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At the outskirts of Ajokete village in Iseyin Local Government Area of Oyo State is four hectares of land belonging to Temidayo Adegoke, a 62 years old farmer who farms maize, vegetables and cassava.
Despite being a farmer for over 10years, Adegoke is still unable to improve his livelihood and does not want any of his seven children to be a farmer.
“For many years I have worked so hard on my farm and yet I have very little to show for the hard work,” he told BusinessDay.
This is because he has recorded a particular yield per hectare over these periods, as he is unable to find the right hybrid seeds and seedlings for cultivation.
In the past, he has purchased several seeds labelled as hybrid from the market only to later discover that they are adulterated or fake.
This forced Adegoke to result to replanting the grains harvested from his farm for maize and vegetable production as well as stems for cassava.
As a result, he has maintained 1.2MT tons per hectare for maize and 2MTtons per hectare for cassava, when his peers in other African countries are growing between 3MT and 6MT per hectare.
The situation has made Adegoke income remains’ perpetually low with it having a negative impact on his livelihood.
Data from the Food and Agricultural Organisation (FAO) shows that Nigeria records the least yield per hectare among its peers. For tomatoes, the average yield per hectare in Nigeria is 7 metric tons (MT), Kenya’s average yield for the crop is 20MT, Ghana tomato yield is 8MT and South Africa’s average yield for the crop is 76MT.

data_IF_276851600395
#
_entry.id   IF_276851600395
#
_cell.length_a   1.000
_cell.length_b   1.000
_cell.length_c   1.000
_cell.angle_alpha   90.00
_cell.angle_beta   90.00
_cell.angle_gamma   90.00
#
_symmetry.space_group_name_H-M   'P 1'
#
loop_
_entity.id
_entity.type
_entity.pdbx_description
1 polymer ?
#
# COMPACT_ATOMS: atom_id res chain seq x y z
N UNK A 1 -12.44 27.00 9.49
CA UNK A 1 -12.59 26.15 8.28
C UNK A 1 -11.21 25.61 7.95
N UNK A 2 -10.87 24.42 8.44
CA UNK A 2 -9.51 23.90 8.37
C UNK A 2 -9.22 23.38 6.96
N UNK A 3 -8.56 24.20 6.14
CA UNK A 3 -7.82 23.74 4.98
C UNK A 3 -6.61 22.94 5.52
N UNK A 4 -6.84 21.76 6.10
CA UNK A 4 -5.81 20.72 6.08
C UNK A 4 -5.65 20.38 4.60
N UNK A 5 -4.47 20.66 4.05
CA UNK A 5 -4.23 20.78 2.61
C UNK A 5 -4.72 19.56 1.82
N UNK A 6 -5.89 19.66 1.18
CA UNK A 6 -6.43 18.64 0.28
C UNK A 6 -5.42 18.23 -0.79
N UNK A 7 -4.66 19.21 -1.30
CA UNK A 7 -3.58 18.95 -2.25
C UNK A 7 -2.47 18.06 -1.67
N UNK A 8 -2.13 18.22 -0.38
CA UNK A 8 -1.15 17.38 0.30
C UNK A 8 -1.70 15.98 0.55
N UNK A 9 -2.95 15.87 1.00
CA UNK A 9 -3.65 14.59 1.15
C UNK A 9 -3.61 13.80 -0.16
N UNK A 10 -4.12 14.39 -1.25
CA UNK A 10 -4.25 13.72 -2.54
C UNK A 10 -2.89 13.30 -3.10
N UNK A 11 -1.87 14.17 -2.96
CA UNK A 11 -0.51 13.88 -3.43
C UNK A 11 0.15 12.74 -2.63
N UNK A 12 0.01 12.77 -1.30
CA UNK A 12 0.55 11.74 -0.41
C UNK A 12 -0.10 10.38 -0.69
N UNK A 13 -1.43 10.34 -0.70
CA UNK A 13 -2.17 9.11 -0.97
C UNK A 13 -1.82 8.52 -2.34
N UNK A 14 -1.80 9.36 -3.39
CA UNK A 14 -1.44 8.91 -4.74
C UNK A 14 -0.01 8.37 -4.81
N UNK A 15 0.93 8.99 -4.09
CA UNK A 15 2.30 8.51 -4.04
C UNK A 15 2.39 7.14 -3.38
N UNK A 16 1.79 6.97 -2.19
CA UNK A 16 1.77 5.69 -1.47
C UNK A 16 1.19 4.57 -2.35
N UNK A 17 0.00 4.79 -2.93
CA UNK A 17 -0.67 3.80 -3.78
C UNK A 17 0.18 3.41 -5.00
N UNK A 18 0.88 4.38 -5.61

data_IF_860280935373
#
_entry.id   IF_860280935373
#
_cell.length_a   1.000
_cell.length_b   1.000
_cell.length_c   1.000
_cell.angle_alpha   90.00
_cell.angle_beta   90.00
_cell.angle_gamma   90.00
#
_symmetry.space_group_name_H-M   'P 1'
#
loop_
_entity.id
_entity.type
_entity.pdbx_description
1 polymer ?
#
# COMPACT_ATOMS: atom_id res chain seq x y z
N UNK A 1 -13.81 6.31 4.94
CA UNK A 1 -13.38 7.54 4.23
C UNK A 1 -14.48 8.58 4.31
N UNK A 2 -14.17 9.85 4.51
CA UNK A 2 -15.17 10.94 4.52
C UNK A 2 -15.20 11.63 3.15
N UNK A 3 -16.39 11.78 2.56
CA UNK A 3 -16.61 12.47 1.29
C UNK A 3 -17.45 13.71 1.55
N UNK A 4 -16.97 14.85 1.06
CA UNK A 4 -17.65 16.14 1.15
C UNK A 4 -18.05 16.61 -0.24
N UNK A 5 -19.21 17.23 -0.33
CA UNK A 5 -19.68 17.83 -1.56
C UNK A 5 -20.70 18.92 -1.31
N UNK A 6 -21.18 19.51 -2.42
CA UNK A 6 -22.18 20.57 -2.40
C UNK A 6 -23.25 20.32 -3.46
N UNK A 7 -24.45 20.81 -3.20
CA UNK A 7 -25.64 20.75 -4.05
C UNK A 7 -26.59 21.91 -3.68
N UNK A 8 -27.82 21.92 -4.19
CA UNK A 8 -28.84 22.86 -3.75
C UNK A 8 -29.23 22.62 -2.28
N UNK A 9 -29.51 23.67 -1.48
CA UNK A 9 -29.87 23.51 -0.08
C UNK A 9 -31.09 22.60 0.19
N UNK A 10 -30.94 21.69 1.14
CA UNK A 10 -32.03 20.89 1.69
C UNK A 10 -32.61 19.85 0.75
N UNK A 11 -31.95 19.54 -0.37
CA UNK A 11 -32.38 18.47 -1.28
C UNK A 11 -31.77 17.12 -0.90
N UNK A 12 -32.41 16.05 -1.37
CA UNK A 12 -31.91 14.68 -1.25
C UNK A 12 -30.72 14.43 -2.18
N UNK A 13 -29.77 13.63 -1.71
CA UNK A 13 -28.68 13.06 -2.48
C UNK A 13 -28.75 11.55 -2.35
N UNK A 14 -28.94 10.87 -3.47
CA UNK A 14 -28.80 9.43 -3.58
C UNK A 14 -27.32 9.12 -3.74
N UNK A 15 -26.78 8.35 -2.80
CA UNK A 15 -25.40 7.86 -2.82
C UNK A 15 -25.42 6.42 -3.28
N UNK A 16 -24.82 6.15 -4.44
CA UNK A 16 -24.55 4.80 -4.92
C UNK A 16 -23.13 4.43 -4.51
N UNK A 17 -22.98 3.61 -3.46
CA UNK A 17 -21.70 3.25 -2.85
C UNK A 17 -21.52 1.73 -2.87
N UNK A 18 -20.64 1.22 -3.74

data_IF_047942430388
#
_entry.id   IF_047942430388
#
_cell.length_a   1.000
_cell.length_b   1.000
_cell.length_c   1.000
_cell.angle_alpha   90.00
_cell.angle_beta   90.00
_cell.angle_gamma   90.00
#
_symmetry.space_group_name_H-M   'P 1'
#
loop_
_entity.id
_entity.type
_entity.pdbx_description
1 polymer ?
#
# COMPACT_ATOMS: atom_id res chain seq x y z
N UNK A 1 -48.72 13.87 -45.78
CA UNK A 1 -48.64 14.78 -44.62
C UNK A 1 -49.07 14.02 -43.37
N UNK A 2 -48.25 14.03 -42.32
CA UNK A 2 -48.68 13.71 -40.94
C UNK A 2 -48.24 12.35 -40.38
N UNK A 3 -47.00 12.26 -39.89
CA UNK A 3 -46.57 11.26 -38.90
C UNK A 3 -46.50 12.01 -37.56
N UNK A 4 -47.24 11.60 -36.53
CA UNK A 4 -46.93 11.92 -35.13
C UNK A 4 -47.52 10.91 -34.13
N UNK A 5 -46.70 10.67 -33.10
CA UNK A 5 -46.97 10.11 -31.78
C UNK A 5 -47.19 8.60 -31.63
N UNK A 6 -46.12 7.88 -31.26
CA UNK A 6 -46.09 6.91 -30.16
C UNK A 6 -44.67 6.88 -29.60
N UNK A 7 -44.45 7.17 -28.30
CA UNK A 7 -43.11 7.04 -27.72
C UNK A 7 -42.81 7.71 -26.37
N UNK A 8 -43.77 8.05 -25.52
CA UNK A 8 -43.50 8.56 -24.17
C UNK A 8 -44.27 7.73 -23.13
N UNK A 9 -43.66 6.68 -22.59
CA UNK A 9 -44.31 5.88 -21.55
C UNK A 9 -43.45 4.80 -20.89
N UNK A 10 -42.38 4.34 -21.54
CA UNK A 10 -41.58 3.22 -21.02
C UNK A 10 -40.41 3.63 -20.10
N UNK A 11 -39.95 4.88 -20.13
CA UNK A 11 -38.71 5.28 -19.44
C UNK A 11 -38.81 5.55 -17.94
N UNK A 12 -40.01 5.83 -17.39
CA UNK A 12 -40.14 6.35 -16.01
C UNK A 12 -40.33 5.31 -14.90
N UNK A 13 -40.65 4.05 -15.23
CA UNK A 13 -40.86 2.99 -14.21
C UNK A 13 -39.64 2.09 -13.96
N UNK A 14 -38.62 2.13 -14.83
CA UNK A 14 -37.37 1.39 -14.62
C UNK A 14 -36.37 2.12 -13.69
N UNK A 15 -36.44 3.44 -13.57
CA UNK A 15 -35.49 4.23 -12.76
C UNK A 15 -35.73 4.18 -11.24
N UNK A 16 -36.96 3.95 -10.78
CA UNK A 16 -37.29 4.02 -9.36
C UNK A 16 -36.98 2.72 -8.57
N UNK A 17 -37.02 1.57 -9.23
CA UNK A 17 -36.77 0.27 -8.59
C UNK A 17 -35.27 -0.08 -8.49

Similarly, for maize – which is the most consumed grain on the continent, Nigeria’s yield per hectare is 1.6 on the average despite being the second largest grower of the crop while Kenya and Ghana have same average yield of 2MT per hectare and South Africa’s average yield is 6MT per hectare.
For potatoes, which is the best rounded and nutrient root in all of Africa, Nigeria’s yield per hectare for the crop is 3.7MT, Kenya average is 15.5MT and South Africa average yield for the crop is 38.8MT.
Nigeria’s average yield per hectare for rice paddy which is the most consumed staple in the country is 2MT, while Kenya, South Africa and Ghana has same average yield per hectare of 3MT
According to a recent data by the World Poverty Clock, Nigeria is now the poverty capital of the world with 91.8 million people living in extreme poverty.
A 2010 data from the World Bank collection of development indicator states that rural communities account for 52.8 percent of poverty rate in Nigeria.
Smallholder farmers accounts for the larger population in rural communities and have remained poor despite the enormous potential in the agricultural sector.
Their limited access to improve seeds and seedlings have made Nigeria’s farm yield and income from farming activities remain perpetually low, thus, leading to high production cost and making the sector unattractive to the younger population.
In addition, farmers failure to adopt good agronomy practices has also made yields per hectare for various crops to remain low.
Owing to the low crop yields, Nigeria now records huge demand-supply gaps in most of its staple foods, even as the population growth rate stands at 2.6 percent per annum and projected to surpass the 300 million people mark by 2050, according to The World Population Prospects 2017.